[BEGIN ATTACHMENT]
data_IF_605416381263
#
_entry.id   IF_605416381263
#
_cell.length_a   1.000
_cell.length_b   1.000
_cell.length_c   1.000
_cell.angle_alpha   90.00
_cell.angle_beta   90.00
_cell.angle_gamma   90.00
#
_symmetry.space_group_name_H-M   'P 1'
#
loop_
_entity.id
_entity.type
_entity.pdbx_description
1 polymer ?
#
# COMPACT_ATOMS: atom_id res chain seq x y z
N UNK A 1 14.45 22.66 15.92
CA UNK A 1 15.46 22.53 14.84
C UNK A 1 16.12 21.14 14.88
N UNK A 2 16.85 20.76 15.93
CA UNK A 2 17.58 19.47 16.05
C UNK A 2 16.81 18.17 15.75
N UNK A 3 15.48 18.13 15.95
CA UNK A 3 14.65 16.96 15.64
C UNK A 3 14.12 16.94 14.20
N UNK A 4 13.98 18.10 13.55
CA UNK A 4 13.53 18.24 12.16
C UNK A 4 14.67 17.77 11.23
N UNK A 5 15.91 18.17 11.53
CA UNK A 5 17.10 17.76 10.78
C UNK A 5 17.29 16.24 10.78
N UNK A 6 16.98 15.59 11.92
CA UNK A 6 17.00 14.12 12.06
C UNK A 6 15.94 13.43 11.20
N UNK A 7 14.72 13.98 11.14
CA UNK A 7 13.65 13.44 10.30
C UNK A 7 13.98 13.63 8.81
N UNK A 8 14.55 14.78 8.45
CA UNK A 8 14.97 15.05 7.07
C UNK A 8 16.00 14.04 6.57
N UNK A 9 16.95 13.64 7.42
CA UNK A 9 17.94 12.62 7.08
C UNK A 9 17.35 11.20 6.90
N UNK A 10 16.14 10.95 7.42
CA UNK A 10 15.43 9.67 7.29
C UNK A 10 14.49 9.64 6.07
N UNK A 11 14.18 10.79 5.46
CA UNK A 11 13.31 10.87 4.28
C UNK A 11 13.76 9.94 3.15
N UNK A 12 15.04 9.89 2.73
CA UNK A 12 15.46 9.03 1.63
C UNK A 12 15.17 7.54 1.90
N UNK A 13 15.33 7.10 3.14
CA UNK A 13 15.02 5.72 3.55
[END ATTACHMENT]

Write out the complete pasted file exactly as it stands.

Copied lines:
data_IF_605416381263
#
_entry.id   IF_605416381263
#
_cell.length_a   1.000
_cell.length_b   1.000
_cell.length_c   1.000
_cell.angle_alpha   90.00
_cell.angle_beta   90.00
_cell.angle_gamma   90.00
#
_symmetry.space_group_name_H-M   'P 1'
#
loop_
_entity.id
_entity.type
_entity.pdbx_description
1 polymer ?
#
# COMPACT_ATOMS: atom_id res chain seq x y z
N UNK A 1 14.45 22.66 15.92
CA UNK A 1 15.46 22.53 14.84
C UNK A 1 16.12 21.14 14.88
N UNK A 2 16.85 20.76 15.93
CA UNK A 2 17.58 19.47 16.05
C UNK A 2 16.81 18.17 15.75
N UNK A 3 15.48 18.13 15.95
CA UNK A 3 14.65 16.96 15.64
C UNK A 3 14.12 16.94 14.20
N UNK A 4 13.98 18.10 13.55
CA UNK A 4 13.53 18.24 12.16
C UNK A 4 14.67 17.77 11.23
N UNK A 5 15.91 18.17 11.53
CA UNK A 5 17.10 17.76 10.78
C UNK A 5 17.29 16.24 10.78
N UNK A 6 16.98 15.59 11.92
CA UNK A 6 17.00 14.12 12.06
C UNK A 6 15.94 13.43 11.20
N UNK A 7 14.72 13.98 11.14
CA UNK A 7 13.65 13.44 10.30
C UNK A 7 13.98 13.63 8.81
N UNK A 8 14.55 14.78 8.45
CA UNK A 8 14.97 15.05 7.07
C UNK A 8 16.00 14.04 6.57
N UNK A 9 16.95 13.64 7.42
CA UNK A 9 17.94 12.62 7.08
C UNK A 9 17.35 11.20 6.90
N UNK A 10 16.14 10.95 7.42
CA UNK A 10 15.43 9.67 7.29
C UNK A 10 14.49 9.64 6.07
N UNK A 11 14.18 10.79 5.46
CA UNK A 11 13.31 10.87 4.28
C UNK A 11 13.76 9.94 3.15
N UNK A 12 15.04 9.89 2.73
CA UNK A 12 15.46 9.03 1.63
C UNK A 12 15.17 7.54 1.90
N UNK A 13 15.33 7.10 3.14
CA UNK A 13 15.02 5.72 3.55